My advice to women would be the same as to anyone – volunteer, volunteer, volunteer! It’s great for exposure to a wide array of skills and techniques, can help you test out what you’re really into, and broadens your connections in the field.”

 

Helen Crisp: Regional Ecologist SE

“I’m responsible for the development, implementation and communication of AWC’s science programs, including ecological health monitoring, research and reintroductions in South Australia and central Australia. I am also responsible for providing leadership to the south-east region and working with operations staff to deliver effective conservation on the ground.

 

Helen Crisp Releasing Numbat At Yookamurra Tony Friend © Tony Friend/AWC

 

No two days are the same. The adventures, the wildlife, the opportunities to travel and work in some of Australia’s most remote or little-known places, the ability to make a difference to Australia’s conservation story  and to be able to do this with my child alongside me is a dream.

I have never really thought of myself as a ‘woman in science’ I have just done what I have loved and loved what I have done. There have been a very small number of times when I needed to speak that little bit louder to get recognition, respect and responsibility, but generally I don’t feel that being a woman has negatively impacted me. My career has been very empowering and fulfilling.”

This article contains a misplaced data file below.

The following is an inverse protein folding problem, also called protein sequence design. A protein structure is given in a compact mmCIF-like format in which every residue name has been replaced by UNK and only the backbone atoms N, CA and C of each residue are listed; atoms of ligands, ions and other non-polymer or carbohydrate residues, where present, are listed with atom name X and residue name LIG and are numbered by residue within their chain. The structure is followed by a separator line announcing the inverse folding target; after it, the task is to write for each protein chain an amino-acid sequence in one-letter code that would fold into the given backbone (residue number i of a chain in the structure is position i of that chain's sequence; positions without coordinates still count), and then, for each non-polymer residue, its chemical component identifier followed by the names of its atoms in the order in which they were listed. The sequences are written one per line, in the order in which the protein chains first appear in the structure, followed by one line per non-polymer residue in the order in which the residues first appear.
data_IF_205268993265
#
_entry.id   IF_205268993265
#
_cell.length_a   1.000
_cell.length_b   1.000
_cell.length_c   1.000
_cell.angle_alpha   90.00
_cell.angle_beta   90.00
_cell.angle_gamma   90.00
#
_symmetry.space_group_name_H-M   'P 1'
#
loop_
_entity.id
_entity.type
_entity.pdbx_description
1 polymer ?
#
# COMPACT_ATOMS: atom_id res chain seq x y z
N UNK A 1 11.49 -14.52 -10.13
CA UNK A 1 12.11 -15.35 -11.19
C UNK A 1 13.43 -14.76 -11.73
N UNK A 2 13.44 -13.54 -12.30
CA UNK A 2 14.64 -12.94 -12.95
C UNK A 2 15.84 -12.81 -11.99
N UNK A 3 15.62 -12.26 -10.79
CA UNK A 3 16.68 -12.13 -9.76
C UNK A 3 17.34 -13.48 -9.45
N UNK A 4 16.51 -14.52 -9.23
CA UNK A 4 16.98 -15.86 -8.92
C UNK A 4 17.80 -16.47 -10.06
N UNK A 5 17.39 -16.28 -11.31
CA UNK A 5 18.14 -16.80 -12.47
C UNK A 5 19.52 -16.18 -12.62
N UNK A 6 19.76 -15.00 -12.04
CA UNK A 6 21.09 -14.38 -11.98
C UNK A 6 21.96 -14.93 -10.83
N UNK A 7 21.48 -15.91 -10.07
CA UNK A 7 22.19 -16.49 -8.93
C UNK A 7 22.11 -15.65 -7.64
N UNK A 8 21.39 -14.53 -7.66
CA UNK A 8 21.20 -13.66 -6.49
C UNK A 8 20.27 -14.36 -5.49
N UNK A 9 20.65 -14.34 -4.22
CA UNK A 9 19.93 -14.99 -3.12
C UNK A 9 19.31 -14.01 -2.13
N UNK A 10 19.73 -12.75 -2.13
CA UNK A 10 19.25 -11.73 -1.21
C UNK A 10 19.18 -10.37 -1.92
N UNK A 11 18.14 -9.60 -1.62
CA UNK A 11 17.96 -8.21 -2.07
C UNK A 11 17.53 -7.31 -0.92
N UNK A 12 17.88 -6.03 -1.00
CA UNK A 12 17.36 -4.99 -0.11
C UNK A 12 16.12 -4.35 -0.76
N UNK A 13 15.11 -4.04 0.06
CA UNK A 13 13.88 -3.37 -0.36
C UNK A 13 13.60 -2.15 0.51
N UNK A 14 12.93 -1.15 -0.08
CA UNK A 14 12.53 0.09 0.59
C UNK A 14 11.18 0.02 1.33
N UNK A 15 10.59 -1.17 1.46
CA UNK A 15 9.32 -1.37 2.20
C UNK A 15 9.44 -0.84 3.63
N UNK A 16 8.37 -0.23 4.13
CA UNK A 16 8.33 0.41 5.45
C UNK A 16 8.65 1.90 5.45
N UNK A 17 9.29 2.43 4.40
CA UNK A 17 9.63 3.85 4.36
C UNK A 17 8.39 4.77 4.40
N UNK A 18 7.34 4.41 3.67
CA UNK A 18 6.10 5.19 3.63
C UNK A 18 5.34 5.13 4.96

Dr Jennifer Anson: Senior Ecologist (National Science Team)

“As a senior ecologist in the National Science Team I’m responsible for supporting the development of all AWC reintroductions, as well as liaising with government agencies, regulators and recovery teams.

I love working on a range of projects requiring diverse skills: from wrangling animals, to crawling through scrub at the crack of dawn, to developing plans to create secure threatened species populations – all while collaborating with intelligent, engaged people.

 

Jen Photo © Jennifer Anson/AWC

 

Gender disparities do occur in science (and other traditionally male dominated industries), but it’s encouraging to see more and more women at senior levels. Also, they have finally started making field pants designed for women!

Thanks to flexible working arrangements, I was able to advance my career after having children – but there are limitations to maintaining a field role once when you’re a parent. Long, remote trips and erratic hours make this a tough field – you need to be passionate to pursue it.

But it is very rewarding. I feel a sense of pride and accomplishment in my work that comes from doing something you enjoy and believe in.”

 

Emily Rush: Field Ecologist NE